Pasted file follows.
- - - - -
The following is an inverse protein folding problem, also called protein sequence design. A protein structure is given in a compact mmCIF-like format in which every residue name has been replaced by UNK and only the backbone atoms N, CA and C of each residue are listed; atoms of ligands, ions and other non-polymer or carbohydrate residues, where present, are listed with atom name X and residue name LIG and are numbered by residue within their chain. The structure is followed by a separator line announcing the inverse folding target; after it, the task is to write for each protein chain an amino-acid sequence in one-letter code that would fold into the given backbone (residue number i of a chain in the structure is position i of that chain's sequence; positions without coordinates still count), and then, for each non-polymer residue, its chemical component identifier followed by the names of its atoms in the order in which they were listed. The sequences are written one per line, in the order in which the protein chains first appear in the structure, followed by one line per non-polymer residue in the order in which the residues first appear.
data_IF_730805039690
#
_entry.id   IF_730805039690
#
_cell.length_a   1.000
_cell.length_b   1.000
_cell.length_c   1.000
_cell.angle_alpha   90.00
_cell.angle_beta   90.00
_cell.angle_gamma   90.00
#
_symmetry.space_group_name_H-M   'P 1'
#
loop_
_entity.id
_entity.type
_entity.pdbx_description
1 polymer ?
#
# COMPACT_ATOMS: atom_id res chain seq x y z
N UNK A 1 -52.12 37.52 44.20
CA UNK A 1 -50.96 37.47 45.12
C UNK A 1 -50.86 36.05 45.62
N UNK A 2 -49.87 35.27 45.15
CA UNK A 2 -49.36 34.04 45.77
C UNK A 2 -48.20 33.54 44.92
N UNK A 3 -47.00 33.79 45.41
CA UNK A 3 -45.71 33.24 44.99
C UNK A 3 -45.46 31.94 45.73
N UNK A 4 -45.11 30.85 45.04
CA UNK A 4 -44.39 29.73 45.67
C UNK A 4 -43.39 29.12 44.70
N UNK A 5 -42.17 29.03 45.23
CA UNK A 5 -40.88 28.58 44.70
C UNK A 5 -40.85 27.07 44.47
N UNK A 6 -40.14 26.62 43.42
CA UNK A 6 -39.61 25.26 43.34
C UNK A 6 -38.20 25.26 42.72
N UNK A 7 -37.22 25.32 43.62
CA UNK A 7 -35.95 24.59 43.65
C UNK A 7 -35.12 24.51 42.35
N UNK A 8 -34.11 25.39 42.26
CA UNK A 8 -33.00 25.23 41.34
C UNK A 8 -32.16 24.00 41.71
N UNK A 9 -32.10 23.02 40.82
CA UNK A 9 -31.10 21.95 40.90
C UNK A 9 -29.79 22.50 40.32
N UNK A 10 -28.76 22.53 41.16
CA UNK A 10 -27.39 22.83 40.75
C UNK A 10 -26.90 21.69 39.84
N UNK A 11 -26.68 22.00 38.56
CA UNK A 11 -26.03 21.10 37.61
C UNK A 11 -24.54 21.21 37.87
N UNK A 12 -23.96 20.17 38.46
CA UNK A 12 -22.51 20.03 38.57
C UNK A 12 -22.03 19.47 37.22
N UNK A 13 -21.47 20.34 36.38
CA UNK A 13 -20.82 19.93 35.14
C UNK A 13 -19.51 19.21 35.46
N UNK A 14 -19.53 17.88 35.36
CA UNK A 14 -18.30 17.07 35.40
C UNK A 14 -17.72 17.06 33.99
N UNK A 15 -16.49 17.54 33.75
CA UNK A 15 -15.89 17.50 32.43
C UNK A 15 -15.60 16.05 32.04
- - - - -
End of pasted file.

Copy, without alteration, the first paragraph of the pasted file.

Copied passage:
The following is an inverse protein folding problem, also called protein sequence design. A protein structure is given in a compact mmCIF-like format in which every residue name has been replaced by UNK and only the backbone atoms N, CA and C of each residue are listed; atoms of ligands, ions and other non-polymer or carbohydrate residues, where present, are listed with atom name X and residue name LIG and are numbered by residue within their chain. The structure is followed by a separator line announcing the inverse folding target; after it, the task is to write for each protein chain an amino-acid sequence in one-letter code that would fold into the given backbone (residue number i of a chain in the structure is position i of that chain's sequence; positions without coordinates still count), and then, for each non-polymer residue, its chemical component identifier followed by the names of its atoms in the order in which they were listed. The sequences are written one per line, in the order in which the protein chains first appear in the structure, followed by one line per non-polymer residue in the order in which the residues first appear.